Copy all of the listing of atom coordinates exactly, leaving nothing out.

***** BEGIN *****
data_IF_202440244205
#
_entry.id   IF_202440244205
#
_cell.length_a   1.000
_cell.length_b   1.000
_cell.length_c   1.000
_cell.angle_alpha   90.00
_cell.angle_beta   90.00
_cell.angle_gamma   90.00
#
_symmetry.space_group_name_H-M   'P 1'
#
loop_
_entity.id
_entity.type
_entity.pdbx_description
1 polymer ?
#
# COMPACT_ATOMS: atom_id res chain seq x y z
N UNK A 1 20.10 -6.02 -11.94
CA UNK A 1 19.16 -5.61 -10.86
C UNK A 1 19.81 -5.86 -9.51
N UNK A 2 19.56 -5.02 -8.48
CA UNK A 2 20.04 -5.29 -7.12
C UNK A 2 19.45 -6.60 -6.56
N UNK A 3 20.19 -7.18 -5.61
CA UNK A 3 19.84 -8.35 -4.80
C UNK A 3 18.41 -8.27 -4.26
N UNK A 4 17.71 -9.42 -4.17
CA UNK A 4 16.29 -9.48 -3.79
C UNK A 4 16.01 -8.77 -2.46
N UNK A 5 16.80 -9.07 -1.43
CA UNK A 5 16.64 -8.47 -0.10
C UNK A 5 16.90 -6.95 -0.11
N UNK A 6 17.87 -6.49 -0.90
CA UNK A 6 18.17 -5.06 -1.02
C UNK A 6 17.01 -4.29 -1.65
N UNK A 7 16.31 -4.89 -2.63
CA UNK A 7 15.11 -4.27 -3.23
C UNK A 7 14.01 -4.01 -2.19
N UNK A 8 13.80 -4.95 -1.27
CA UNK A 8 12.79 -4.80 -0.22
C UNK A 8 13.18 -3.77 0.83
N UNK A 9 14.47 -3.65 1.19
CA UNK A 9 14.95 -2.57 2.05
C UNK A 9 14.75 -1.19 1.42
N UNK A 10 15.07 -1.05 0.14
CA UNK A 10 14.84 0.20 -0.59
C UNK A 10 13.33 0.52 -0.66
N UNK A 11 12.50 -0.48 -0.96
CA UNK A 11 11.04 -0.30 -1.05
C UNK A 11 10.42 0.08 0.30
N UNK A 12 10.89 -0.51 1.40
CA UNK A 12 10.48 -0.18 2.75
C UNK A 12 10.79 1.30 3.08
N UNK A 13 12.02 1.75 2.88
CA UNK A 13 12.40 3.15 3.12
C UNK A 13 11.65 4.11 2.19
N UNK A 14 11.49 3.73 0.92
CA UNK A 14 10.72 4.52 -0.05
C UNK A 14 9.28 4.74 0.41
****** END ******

data_IF_202440244205
#
_entry.id   IF_202440244205
#
_cell.length_a   1.000
_cell.length_b   1.000
_cell.length_c   1.000
_cell.angle_alpha   90.00
_cell.angle_beta   90.00
_cell.angle_gamma   90.00
#
_symmetry.space_group_name_H-M   'P 1'
#
loop_
_entity.id
_entity.type
_entity.pdbx_description
1 polymer ?
#
# COMPACT_ATOMS: atom_id res chain seq x y z
N UNK A 1 20.10 -6.02 -11.94
CA UNK A 1 19.16 -5.61 -10.86
C UNK A 1 19.81 -5.86 -9.51
N UNK A 2 19.56 -5.02 -8.48
CA UNK A 2 20.04 -5.29 -7.12
C UNK A 2 19.45 -6.60 -6.56
N UNK A 3 20.19 -7.18 -5.61
CA UNK A 3 19.84 -8.35 -4.80
C UNK A 3 18.41 -8.27 -4.26
N UNK A 4 17.71 -9.42 -4.17
CA UNK A 4 16.29 -9.48 -3.79
C UNK A 4 16.01 -8.77 -2.46
N UNK A 5 16.80 -9.07 -1.43
CA UNK A 5 16.64 -8.47 -0.10
C UNK A 5 16.90 -6.95 -0.11
N UNK A 6 17.87 -6.49 -0.90
CA UNK A 6 18.17 -5.06 -1.02
C UNK A 6 17.01 -4.29 -1.65
N UNK A 7 16.31 -4.89 -2.63
CA UNK A 7 15.11 -4.27 -3.23
C UNK A 7 14.01 -4.01 -2.19
N UNK A 8 13.80 -4.95 -1.27
CA UNK A 8 12.79 -4.80 -0.22
C UNK A 8 13.18 -3.77 0.83
N UNK A 9 14.47 -3.65 1.19
CA UNK A 9 14.95 -2.57 2.05
C UNK A 9 14.75 -1.19 1.42
N UNK A 10 15.07 -1.05 0.14
CA UNK A 10 14.84 0.20 -0.59
C UNK A 10 13.33 0.52 -0.66
N UNK A 11 12.50 -0.48 -0.96
CA UNK A 11 11.04 -0.30 -1.05
C UNK A 11 10.42 0.08 0.30
N UNK A 12 10.89 -0.51 1.40
CA UNK A 12 10.48 -0.18 2.75
C UNK A 12 10.79 1.30 3.08
N UNK A 13 12.02 1.75 2.88
CA UNK A 13 12.40 3.15 3.12
C UNK A 13 11.65 4.11 2.19
N UNK A 14 11.49 3.73 0.92
CA UNK A 14 10.72 4.52 -0.05
C UNK A 14 9.28 4.74 0.41